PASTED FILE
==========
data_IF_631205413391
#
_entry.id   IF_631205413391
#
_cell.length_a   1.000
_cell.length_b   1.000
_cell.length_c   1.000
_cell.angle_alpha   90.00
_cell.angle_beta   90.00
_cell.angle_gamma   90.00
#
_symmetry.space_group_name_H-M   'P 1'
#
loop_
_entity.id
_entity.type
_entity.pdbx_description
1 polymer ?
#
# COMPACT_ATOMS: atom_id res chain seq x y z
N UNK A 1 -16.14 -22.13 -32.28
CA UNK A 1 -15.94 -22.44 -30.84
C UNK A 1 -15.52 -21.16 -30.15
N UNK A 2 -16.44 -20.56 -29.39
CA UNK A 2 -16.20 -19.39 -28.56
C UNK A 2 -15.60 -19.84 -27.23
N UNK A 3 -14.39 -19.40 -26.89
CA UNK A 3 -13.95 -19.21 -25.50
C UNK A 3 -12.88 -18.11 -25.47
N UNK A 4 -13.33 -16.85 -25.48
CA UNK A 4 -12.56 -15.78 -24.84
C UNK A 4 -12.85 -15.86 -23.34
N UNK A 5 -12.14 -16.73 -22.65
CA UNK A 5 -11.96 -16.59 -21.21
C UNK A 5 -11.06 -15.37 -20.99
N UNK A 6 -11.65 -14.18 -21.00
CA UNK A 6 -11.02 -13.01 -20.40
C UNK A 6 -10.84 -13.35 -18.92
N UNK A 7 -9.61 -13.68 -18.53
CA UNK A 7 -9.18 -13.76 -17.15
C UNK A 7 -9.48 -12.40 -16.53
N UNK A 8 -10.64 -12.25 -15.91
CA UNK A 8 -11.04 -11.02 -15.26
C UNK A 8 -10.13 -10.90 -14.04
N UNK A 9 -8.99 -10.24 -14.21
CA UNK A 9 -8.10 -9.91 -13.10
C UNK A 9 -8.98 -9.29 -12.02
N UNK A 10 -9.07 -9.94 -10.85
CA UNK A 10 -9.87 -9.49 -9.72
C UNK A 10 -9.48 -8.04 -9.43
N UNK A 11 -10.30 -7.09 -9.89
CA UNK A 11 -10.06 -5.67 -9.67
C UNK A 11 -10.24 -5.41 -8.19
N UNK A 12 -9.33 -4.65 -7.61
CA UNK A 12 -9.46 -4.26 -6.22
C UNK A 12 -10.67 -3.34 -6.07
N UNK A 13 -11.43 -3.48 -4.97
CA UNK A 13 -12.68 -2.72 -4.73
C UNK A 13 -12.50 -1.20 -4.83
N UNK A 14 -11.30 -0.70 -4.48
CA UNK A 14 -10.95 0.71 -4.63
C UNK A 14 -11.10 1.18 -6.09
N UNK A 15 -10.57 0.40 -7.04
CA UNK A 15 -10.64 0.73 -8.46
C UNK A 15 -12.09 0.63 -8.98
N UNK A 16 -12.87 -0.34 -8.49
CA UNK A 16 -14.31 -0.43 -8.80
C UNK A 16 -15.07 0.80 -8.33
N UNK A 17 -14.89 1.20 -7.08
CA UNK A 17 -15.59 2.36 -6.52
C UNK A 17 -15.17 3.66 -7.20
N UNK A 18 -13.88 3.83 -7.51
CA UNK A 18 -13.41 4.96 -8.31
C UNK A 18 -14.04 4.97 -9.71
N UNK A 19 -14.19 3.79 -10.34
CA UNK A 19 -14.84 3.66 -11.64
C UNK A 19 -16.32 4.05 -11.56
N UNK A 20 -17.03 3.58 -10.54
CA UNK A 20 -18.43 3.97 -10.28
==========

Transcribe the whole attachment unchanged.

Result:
data_IF_631205413391
#
_entry.id   IF_631205413391
#
_cell.length_a   1.000
_cell.length_b   1.000
_cell.length_c   1.000
_cell.angle_alpha   90.00
_cell.angle_beta   90.00
_cell.angle_gamma   90.00
#
_symmetry.space_group_name_H-M   'P 1'
#
loop_
_entity.id
_entity.type
_entity.pdbx_description
1 polymer ?
#
# COMPACT_ATOMS: atom_id res chain seq x y z
N UNK A 1 -16.14 -22.13 -32.28
CA UNK A 1 -15.94 -22.44 -30.84
C UNK A 1 -15.52 -21.16 -30.15
N UNK A 2 -16.44 -20.56 -29.39
CA UNK A 2 -16.20 -19.39 -28.56
C UNK A 2 -15.60 -19.84 -27.23
N UNK A 3 -14.39 -19.40 -26.89
CA UNK A 3 -13.95 -19.21 -25.50
C UNK A 3 -12.88 -18.11 -25.47
N UNK A 4 -13.33 -16.85 -25.48
CA UNK A 4 -12.56 -15.78 -24.84
C UNK A 4 -12.85 -15.86 -23.34
N UNK A 5 -12.14 -16.73 -22.65
CA UNK A 5 -11.96 -16.59 -21.21
C UNK A 5 -11.06 -15.37 -20.99
N UNK A 6 -11.65 -14.18 -21.00
CA UNK A 6 -11.02 -13.01 -20.40
C UNK A 6 -10.84 -13.35 -18.92
N UNK A 7 -9.61 -13.68 -18.53
CA UNK A 7 -9.18 -13.76 -17.15
C UNK A 7 -9.48 -12.40 -16.53
N UNK A 8 -10.64 -12.25 -15.91
CA UNK A 8 -11.04 -11.02 -15.26
C UNK A 8 -10.13 -10.90 -14.04
N UNK A 9 -8.99 -10.24 -14.21
CA UNK A 9 -8.10 -9.91 -13.10
C UNK A 9 -8.98 -9.29 -12.02
N UNK A 10 -9.07 -9.94 -10.85
CA UNK A 10 -9.87 -9.49 -9.72
C UNK A 10 -9.48 -8.04 -9.43
N UNK A 11 -10.30 -7.09 -9.89
CA UNK A 11 -10.06 -5.67 -9.67
C UNK A 11 -10.24 -5.41 -8.19
N UNK A 12 -9.33 -4.65 -7.61
CA UNK A 12 -9.46 -4.26 -6.22
C UNK A 12 -10.67 -3.34 -6.07
N UNK A 13 -11.43 -3.48 -4.97
CA UNK A 13 -12.68 -2.72 -4.73
C UNK A 13 -12.50 -1.20 -4.83
N UNK A 14 -11.30 -0.70 -4.48
CA UNK A 14 -10.95 0.71 -4.63
C UNK A 14 -11.10 1.18 -6.09
N UNK A 15 -10.57 0.40 -7.04
CA UNK A 15 -10.64 0.73 -8.46
C UNK A 15 -12.09 0.63 -8.98
N UNK A 16 -12.87 -0.34 -8.49
CA UNK A 16 -14.31 -0.43 -8.80
C UNK A 16 -15.07 0.80 -8.33
N UNK A 17 -14.89 1.20 -7.08
CA UNK A 17 -15.59 2.36 -6.52
C UNK A 17 -15.17 3.66 -7.20
N UNK A 18 -13.88 3.83 -7.51
CA UNK A 18 -13.41 4.96 -8.31
C UNK A 18 -14.04 4.97 -9.71
N UNK A 19 -14.19 3.79 -10.34
CA UNK A 19 -14.84 3.66 -11.64
C UNK A 19 -16.32 4.05 -11.56
N UNK A 20 -17.03 3.58 -10.54
CA UNK A 20 -18.43 3.97 -10.28